Metropolis Showcases Five Emerging Designers at NeoCon

At this year’s NeoCon, Metropolis showcased the work of five up-and-coming architects and designers.

Images of installation courtesy Jessica Pierotti

When the Mart, the organizer of NeoCon in Chicago, initiated a program to support emerging talents as part of the 2016 edition of the fair, it invited Metropolis to curate an exhibition that would feature designers on the cusp of entering the marketplace. “It’s important for NeoCon to offer a platform for what’s new—I think the community welcomes the freshness,” says the Mart’s vice president of marketing, Lisa Simonian.

In developing the project, Metropolis held to its guiding principle of featuring design at all scales, showcasing diverse pieces ranging from small glass bowls to the booth itself, which was developed by Chicago-based architecture studio Design With Company. “The studio’s serious but playful approach to architecture and design is in sync with the magazine’s editorial mission,” says Metropolis’s editorial and brand director, Paul Makovsky. “They gave us several imaginative scenarios to choose from. It was hard to select one.” The structure, which took the form of a kidney-shaped podium, its bottom half projecting outward into the space and its top flattened against the wall, was dubbed the Talent Pool; the witty wordplay— along with the designers’ experiments with Wilsonart’s Raspberry Cream laminate—gave a subtle nod to Postmodern irreverence.

“We wanted to create something that drew attention to the space but didn’t take any attention away from the products,” Design With Company cofounder Stewart Hicks says. “At the same time, the booth made a statement.” To achieve this delicate balance between attracting crowds and diverting their attention to the objects themselves, the designers fashioned a Polished Natural Aluminum laminate platform that reflected the products on its surface. The material continued on the vertical section of the booth—this time in the Matte Natural version to animate the design but prevent distracting reflections of viewers gathered around the display. “I liked that Design With Company worked with our sponsorship partners,” says Makovsky. In addition to Wilsonart’s Decorative Metals line and new Spectrum collection, the designers specified Milliken’s Woven Threads pattern from its Suitable 2.0 collection in an unconventional black-and-white colorway. The end result inspired the fair’s audiences to engage with the space. “Even people who hadn’t planned on stopping by the booth couldn’t help but stare at the giant pool while in line for the elevators,” Metropolis’s director of brand strategy, Grace Ehlers, adds. “It was a moment of unexpected joy.”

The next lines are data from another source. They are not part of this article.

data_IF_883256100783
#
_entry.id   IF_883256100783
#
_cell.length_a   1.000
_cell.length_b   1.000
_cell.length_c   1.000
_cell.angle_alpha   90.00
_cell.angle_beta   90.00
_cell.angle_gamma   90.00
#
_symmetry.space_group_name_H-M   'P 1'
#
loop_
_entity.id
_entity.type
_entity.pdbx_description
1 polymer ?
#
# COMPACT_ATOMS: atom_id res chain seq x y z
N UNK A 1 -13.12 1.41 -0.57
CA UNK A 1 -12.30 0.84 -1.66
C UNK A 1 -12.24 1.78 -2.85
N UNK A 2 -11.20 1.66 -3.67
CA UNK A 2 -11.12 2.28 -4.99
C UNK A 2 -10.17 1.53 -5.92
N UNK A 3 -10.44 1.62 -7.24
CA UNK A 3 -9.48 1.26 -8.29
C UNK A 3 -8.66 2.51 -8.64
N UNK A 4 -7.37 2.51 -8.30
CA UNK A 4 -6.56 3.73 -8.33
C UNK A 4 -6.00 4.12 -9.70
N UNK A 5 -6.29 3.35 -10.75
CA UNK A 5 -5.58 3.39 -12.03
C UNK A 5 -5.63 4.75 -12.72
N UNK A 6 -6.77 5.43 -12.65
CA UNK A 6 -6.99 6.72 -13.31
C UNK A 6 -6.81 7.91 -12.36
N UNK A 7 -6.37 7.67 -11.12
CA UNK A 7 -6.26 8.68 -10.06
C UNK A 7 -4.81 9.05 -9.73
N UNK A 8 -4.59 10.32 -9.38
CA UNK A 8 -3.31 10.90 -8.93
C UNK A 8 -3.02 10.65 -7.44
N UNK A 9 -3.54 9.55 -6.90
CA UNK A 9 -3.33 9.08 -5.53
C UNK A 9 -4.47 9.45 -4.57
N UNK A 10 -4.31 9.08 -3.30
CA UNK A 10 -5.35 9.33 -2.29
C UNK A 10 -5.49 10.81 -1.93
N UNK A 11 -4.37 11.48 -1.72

In choosing designers to feature as part of the project, Metropolis’s editors developed an open-ended set of criteria. The focus was on young designers who hadn’t yet established relationships with large retailers or manufacturers. Metropolis has followed the careers of some of the featured designers, including Florida-based lighting design studio DAMM and Chicago’s Assembly, while others, like textile designer Dee Clements and Steven Haulenbeek, were new finds.

The New Talent installation complements a shift observed across NeoCon, as the industry increasingly sees emerging designers as an energizing force. “NeoCon has a reputation for featuring innovation at a mass industry level, but they are now reaching out to younger designers who are trying to make statements but don’t necessarily know how to implement their ideas on a large scale,” Hicks says. “I think our pieces fit really well into that narrative.” Ehlers adds: “At our champagne toast, manufacturers were asking to be introduced to the designers, as opposed to the other way around. This can mark a really significant shift in how products get made.”

Courtesy Design with Company

Stewart Hicks and Allison Newmeyer formed their Chicago-based practice to explore the intersection of architecture and literature. They designed the New Talent exhibit and developed a project for it called A Doll’s House, which upends the traditional dollhouse by removing interior elements and celebrating the facade.

Courtesy Assembly

Nora Mattingly and Pete Oyler create furniture, objects, and site-specific interior installations that blend traditional and experimental making techniques. The exhibit showcased their L2 table as well as vases and bowls from their 2x series.

Courtesy Joseph Ciciliano

Brenda and Robert Zurn’s studio was born out of their love of sculpture, and they explore the relationship between art and design in their lights, such as (pictured left to right) the ash-and-brass Theorem lamp, the concrete Florian light, and the Myron pendant.

Courtesy Daniel Shea

Haulenbeek’s Chicago studio produces both minimal designs, exemplified in the exhibit by his bronze Seed Bowls, and more experimental objects, like the bronze side table and bronze vessel crafted through a unique ice-casting process.

Courtesy Mike Killion

Dee Clements created her textile brand and weaving studio in Chicago with the vision of reviving American textile manufacturing. Her Primary + Secondary rug was handwoven in her studio.

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